How and when did you realise your passion for design? How did you get your start in the industry?
I realised my passion for design really early on. My father is an architect and I spent much of my childhood visiting his office and projects. It was in my 3rd year of architecture that I really began to understand the power of design in making a positive change in society, and becoming obsessed with theoretical work by people such as Rem Koolhaas and Archigram.
I started working in practice during 2nd year. I’ve worked in almost all scales of practice on public and private buildings and eventually went out on my own in 2014, working as a freelance architectural assistant across London before returning to Australia and starting Five Mile Radius.
What was your motivation for starting Five Mile Radius?
I was driven to create a work environment that felt really creative and connected to materiality. I really wanted to touch materials, and understand where they came from, and so Five Mile was a bit of a dream to create a practice that could allow for that. I was also motivated to explore Australian materiality as much as possible and continue to develop a palette for buildings that really spoke of this place.
Five Mile Radius has a key focus in the use of local materials. Can you tell us why this is so important to your practice?
We generally look for local suppliers and partner with them through projects to shine a spotlight on Australian manufacturing. Whenever we get a project, it’s’ about rigorous research into the context to begin with. We will look at what materials are around us and then consider how we can use them to positively impact the global economy. We also make sure we aren’t damaging the local environment and ensure there is a disassembly strategy which is locally appropriate. I guess the approach with local materials as much as possible, is to really look after the environment and community around you.
Can you tell us about your approach to design?
At Five Mile Radius we focus on sustainability, so apart from looking for local materials, we also try to recycle and use as much waste material as possible. That’s something that informs our work more and more.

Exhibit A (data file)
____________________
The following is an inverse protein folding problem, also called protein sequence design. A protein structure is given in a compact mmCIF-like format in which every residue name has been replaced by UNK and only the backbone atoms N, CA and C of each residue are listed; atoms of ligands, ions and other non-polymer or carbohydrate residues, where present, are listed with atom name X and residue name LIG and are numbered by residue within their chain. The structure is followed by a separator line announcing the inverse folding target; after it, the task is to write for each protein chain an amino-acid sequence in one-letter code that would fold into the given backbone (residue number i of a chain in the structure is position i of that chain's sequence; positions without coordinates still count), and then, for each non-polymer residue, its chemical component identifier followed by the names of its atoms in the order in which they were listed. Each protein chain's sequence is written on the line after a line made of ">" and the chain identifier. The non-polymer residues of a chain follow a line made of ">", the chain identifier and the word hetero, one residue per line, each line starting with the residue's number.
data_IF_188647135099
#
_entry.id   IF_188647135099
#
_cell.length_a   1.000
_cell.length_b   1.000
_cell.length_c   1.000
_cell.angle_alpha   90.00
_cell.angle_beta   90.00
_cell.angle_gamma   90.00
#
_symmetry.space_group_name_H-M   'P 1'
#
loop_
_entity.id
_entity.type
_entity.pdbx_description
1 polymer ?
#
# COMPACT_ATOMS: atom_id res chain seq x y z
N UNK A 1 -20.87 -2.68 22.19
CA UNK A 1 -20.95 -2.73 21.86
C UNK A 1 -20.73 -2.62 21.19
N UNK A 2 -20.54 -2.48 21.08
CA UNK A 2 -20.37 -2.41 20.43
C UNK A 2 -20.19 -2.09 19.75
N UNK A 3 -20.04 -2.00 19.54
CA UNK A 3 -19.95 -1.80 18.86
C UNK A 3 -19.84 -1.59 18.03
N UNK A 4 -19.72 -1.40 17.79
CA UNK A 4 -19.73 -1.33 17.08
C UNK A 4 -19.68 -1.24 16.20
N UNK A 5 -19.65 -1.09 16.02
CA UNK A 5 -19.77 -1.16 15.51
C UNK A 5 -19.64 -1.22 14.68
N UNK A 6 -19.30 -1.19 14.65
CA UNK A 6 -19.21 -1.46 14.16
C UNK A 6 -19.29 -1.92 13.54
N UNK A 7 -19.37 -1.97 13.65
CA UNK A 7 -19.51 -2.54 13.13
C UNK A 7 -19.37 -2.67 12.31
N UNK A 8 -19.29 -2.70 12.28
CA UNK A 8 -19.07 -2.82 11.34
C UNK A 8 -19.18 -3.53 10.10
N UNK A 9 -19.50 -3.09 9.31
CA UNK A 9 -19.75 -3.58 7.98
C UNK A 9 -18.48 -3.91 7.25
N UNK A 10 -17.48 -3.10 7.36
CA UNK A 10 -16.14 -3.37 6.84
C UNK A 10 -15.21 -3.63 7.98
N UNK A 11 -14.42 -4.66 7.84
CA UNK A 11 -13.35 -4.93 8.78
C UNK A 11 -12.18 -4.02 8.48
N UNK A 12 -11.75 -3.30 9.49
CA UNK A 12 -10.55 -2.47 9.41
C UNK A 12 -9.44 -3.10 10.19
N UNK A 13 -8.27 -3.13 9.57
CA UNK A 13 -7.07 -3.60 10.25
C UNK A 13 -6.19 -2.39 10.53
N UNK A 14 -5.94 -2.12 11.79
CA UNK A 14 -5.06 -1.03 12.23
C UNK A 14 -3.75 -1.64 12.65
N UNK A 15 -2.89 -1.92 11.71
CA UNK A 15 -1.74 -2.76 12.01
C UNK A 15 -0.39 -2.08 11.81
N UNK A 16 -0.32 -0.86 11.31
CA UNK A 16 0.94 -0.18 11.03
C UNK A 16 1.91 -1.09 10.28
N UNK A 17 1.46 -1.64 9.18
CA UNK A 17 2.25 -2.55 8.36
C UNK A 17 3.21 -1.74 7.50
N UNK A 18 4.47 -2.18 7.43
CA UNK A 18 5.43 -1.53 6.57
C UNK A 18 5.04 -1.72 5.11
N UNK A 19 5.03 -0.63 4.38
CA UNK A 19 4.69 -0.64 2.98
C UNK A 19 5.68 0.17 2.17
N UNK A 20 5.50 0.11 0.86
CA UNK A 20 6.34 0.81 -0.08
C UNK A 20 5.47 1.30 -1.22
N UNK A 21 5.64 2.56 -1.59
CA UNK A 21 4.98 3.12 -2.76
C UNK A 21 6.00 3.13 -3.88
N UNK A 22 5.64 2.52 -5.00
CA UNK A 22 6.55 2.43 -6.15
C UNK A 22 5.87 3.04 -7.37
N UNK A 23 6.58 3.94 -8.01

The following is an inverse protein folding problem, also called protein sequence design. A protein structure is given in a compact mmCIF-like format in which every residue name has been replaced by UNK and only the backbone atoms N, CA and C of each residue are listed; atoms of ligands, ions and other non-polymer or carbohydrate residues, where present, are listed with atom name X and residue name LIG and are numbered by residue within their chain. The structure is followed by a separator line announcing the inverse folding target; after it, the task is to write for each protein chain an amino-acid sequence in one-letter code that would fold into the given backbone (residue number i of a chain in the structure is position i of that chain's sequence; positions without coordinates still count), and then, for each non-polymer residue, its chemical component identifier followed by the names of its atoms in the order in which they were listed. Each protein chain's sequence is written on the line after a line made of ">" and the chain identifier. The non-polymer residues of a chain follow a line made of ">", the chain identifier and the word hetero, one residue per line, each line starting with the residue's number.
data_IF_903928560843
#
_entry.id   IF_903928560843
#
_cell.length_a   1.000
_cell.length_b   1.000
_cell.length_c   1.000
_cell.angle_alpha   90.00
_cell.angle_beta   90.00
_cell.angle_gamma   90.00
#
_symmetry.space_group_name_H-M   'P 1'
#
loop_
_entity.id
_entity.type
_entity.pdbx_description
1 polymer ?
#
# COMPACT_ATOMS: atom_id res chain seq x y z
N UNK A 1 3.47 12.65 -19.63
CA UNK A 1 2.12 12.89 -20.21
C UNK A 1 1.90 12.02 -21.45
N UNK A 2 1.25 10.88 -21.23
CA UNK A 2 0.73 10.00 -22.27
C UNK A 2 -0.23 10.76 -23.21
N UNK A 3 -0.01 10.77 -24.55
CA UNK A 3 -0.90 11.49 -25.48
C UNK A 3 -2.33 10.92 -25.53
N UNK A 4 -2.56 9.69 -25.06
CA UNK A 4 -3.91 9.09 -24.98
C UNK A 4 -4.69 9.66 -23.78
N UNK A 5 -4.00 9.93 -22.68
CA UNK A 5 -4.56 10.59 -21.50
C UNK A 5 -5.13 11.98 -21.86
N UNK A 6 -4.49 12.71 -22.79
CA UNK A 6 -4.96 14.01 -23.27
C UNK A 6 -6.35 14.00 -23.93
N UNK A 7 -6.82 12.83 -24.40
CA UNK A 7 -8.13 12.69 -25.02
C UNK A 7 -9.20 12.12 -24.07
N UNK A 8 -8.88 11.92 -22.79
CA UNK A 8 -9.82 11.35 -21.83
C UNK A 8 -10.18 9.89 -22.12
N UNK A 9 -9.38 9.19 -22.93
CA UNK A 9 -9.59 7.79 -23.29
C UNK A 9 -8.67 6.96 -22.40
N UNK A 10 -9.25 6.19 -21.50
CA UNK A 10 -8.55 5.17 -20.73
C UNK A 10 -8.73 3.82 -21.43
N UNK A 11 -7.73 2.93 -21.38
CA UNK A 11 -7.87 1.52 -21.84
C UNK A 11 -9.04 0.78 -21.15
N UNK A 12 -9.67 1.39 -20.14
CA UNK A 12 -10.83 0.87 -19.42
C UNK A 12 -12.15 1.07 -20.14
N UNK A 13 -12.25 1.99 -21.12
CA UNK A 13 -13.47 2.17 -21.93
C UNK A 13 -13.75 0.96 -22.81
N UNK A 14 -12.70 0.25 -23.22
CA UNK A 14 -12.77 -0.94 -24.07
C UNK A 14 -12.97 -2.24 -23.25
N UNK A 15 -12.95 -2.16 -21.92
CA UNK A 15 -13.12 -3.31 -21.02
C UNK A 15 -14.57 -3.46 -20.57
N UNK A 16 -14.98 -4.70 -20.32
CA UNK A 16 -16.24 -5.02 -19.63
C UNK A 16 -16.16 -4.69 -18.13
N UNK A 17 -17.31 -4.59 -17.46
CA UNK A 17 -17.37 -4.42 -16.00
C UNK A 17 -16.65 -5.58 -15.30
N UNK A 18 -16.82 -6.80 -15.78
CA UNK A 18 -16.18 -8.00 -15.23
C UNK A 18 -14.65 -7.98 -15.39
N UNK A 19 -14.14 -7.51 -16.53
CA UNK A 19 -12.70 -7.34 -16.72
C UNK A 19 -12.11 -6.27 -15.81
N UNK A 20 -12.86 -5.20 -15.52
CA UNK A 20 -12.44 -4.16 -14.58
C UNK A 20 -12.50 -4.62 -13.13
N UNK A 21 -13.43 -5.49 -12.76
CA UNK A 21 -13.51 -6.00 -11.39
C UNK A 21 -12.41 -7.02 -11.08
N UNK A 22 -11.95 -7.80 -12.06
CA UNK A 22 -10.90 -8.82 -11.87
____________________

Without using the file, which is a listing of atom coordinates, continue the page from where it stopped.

The most sustainable building is no building at all, so we try to use less, working with builders to construct things efficiently so we don’t have an excess of wastage on site.
Another key thing that is often neglected is that you need to use non-toxic materials. It’s important to understand all the chemicals that are being used in contemporary construction and try to design something that has as few hazardous materials as possible.
Our principles are listed on our website and we aim to adhere to these when we make anything.
You spent 6 years in the UK after you completed your degree. Can you tell us about what led you there?
I travelled to the UK to work for architect Sir Peter Cook, in a studio called CRAB Architects, and to also study at a school called the Architectural Association in London.
In Australia I’d been really interested in the theoretical projects of European architects, in dense styles of housing, forms of transport or new arrangements for working that challenge everyday society. This was what drew me to the UK, as there were so many architects there with these big ideas, and London was a good opportunity for me to connect with these thinkers.
Has travel remained a source of inspiration for you throughout your career?
Five Mile Radius was a practice born of travels in India, so a lot of our philosophies and materials are derived from India. We have been back there many times over the past few years to draw more inspiration or pursue projects there. I think we have so much to learn from the sensibilities of other cultures that can inform our work. We also need to understand and travel Australia more so we can discover or rediscover our own materiality for modern construction.
What is the best part of your job?
There are lots of great things. The best part is the sense of community that surrounds our practice. We work with lots of young architects and students who seem to really respond to some of the themes of the practice. We really enjoy the Five Mile family and the freedom of being able to pursue our ideas that aren’t necessarily following a traditional practice model, which frees us up to experiment with new ways of working. Clare Kennedy is the latest guest featured on Brickwork’s latest podcast series, Architects Abroad. In this series, design aficionado Tim Ross sits down with some of Australia’s most esteemed architects discuss how travel has shaped them both personally and professionally.
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